ANN HAYTER (1795-1854)

The painter Charles Hayter (1761-1835) and his wife Martha (Stevenson) (1762-1805) had ten children, of whom George (1792-1871), their third child and eldest surviving son , was the most famous; he also was a painter, favoured by Queen Victoria and knighted in 1841.  Ann was the fourth child, the eldest daughter, and the only daughter still alive in 1821 (three others died in 1802, 1805, and 1819).   This means that she can with some certainty be identified as ‘Miss Hayter’.  The spelling ‘Ann’ (rather than ‘Anne’ ) is preferred; that is the form used by Charles Hayter in his book An Introduction to Perspective, adapted to the capacities of youth, in a series of pleasing and familiar dialogues, between the author’s children (1813), of which this forms the unusual frontispiece:

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thus giving us a view of the backs of Charles’s children John, Eliza (Elizabeth), and Ann, respectively 13, 17, and 18 in 1813; it purports to be drawn by George.  John was responsible for later editions of the book, including the sixth edition of 1845, which has this as its frontispiece:

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which, though charming in its way, must be assumed to be imaginary rather than taken from life.

Ann was born on 31 January 1795 and achieved some distinction as a painter, following in her father’s footsteps by specialising in miniature portraits. She exhibited twelve works at the Royal Academy between 1814 and 1830, fourteen works at the Royal Society of British Artists between 1824 and 1830, and two works at the Society of Painters in Oil and Watercolours in 1817 and 1820.  There is no record of her in artistic circles after 1830, for the simple reason that in that year, on 18 September at All Souls Church, St Marylebone, she married Captain Daniel George Duff of the 16th Bombay Native Infantry. She died in Bombay in 1854, apparently of cholera. Lt-Col Duff, as he by then was, died two years later.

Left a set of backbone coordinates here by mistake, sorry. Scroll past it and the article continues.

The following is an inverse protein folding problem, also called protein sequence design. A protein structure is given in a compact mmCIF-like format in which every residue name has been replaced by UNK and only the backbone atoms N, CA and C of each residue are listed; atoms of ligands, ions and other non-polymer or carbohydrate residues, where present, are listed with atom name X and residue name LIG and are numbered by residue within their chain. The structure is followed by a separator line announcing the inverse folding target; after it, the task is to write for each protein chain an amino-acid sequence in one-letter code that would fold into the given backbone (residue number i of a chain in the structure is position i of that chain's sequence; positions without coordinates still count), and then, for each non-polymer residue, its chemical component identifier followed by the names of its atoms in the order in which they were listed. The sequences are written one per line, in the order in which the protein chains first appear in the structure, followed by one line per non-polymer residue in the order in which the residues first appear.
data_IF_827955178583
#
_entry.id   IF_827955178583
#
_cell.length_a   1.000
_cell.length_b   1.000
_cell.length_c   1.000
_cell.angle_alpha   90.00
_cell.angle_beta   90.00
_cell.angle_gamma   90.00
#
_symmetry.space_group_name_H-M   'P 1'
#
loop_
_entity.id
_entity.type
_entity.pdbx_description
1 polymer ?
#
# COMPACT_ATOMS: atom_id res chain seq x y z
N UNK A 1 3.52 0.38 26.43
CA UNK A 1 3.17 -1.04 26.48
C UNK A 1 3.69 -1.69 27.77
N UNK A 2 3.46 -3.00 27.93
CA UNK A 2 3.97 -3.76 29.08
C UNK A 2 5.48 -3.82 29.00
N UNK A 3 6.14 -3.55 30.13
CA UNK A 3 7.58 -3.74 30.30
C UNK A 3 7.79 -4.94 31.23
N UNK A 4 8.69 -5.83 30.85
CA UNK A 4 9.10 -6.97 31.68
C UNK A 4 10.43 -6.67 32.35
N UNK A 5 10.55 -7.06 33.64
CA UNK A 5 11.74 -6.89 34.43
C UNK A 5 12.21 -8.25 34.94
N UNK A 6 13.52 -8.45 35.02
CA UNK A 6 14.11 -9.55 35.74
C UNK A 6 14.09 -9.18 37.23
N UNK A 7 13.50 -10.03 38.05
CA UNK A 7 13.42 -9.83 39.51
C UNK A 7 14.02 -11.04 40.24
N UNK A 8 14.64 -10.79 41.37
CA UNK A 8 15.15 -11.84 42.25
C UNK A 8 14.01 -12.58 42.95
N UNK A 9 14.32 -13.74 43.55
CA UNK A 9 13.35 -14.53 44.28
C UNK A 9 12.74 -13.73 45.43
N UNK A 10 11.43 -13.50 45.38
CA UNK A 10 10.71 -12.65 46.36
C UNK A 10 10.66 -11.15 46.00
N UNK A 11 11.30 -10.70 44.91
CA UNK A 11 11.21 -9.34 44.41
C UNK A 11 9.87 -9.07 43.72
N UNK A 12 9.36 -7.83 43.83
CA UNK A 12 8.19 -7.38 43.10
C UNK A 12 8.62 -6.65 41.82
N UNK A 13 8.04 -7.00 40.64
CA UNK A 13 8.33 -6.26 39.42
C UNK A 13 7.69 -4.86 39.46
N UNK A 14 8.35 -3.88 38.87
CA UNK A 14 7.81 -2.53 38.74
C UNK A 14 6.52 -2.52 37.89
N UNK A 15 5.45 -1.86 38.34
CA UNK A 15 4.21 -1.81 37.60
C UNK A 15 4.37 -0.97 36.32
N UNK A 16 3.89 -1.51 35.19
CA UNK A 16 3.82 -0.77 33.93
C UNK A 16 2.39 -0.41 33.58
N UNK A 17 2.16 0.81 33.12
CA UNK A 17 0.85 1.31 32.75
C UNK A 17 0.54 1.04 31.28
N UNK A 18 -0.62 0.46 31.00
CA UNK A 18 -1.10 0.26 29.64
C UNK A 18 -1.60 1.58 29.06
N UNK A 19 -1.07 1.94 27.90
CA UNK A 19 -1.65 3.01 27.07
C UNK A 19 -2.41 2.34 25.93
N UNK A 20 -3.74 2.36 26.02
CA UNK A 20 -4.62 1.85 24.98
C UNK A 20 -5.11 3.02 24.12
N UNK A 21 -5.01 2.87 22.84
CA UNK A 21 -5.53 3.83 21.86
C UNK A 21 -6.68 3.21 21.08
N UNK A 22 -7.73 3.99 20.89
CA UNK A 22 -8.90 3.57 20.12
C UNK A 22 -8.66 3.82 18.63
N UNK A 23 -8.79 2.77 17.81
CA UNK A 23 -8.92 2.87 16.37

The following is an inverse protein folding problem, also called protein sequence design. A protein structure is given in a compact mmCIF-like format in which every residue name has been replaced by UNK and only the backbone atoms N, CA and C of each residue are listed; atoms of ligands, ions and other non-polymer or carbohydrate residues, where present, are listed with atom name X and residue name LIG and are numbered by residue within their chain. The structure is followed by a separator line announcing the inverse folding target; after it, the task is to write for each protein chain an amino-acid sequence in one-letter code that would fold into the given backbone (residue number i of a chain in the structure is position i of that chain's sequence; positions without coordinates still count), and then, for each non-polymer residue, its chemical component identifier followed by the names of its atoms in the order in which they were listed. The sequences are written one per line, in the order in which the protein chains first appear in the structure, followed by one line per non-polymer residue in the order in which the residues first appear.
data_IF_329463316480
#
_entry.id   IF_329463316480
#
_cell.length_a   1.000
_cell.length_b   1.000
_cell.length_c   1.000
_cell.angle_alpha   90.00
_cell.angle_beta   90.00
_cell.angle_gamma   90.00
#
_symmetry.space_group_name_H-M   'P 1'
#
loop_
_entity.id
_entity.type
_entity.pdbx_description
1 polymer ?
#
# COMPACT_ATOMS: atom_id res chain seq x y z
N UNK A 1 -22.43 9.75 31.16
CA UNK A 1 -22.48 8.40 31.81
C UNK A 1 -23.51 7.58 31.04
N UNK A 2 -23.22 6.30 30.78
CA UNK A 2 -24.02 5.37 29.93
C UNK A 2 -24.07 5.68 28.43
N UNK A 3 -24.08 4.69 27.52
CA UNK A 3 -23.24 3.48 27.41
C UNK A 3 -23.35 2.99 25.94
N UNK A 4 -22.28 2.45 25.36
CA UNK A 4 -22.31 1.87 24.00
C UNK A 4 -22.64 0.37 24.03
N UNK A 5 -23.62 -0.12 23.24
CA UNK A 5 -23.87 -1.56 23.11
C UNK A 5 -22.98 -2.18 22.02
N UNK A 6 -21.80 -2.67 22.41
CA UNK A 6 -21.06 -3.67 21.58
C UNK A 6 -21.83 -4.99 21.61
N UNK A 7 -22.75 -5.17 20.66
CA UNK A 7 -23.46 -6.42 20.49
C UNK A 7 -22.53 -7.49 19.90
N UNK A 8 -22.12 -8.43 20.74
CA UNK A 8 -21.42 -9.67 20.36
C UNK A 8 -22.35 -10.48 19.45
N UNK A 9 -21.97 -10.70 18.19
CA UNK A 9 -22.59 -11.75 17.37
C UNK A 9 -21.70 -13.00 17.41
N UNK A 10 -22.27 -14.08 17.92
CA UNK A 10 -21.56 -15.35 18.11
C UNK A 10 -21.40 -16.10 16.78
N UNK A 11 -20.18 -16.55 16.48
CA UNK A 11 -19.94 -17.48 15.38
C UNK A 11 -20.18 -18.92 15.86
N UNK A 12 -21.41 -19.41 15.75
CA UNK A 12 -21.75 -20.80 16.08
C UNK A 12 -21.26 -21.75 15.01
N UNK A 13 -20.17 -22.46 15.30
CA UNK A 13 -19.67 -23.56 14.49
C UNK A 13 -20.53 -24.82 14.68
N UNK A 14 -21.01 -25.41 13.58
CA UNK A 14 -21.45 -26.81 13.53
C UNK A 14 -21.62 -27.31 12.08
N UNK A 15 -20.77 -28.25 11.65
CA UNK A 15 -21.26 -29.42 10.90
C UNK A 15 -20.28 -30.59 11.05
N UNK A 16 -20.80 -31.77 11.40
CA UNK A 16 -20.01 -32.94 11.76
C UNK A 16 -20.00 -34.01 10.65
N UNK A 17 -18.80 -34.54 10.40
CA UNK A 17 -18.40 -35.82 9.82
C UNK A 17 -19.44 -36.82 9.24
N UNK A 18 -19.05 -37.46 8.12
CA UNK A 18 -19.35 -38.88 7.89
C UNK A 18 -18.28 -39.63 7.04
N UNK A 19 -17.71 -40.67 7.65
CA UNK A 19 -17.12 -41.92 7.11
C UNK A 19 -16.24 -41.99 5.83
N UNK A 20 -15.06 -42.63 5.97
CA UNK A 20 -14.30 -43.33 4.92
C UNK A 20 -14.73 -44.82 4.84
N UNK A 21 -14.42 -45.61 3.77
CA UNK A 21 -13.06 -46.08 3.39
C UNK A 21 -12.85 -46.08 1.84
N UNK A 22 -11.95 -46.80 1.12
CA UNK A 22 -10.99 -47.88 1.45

What cannot be overlooked is the fact that the painting of Great Totham church has a rather naive quality, and does not appear to be the work of an accomplished artist who, in 1821, had had work selected for the most important exhibitions in London.  There are two answers to this.  The first is that she was a portrait painter, used to working on a small scale, and none of her exhibited works appear to be landscapes.  The second is that she would have been working in a very unfamiliar way, using unconventional paints on thin cloth rather than canvas or ivory — the latter being the support preferred by her father Charles.  These two factors might be enough to account for this painting not showing Ann at her best.

[Biographical information taken from http://histfam.familysearch.org/getperson.php?personID=I256781&tree=Nixon and http://www.gritquoy.com/genealogy/getperson.php?personID=I139482&tree=001Master; there are some discrepanices between the two sources.]

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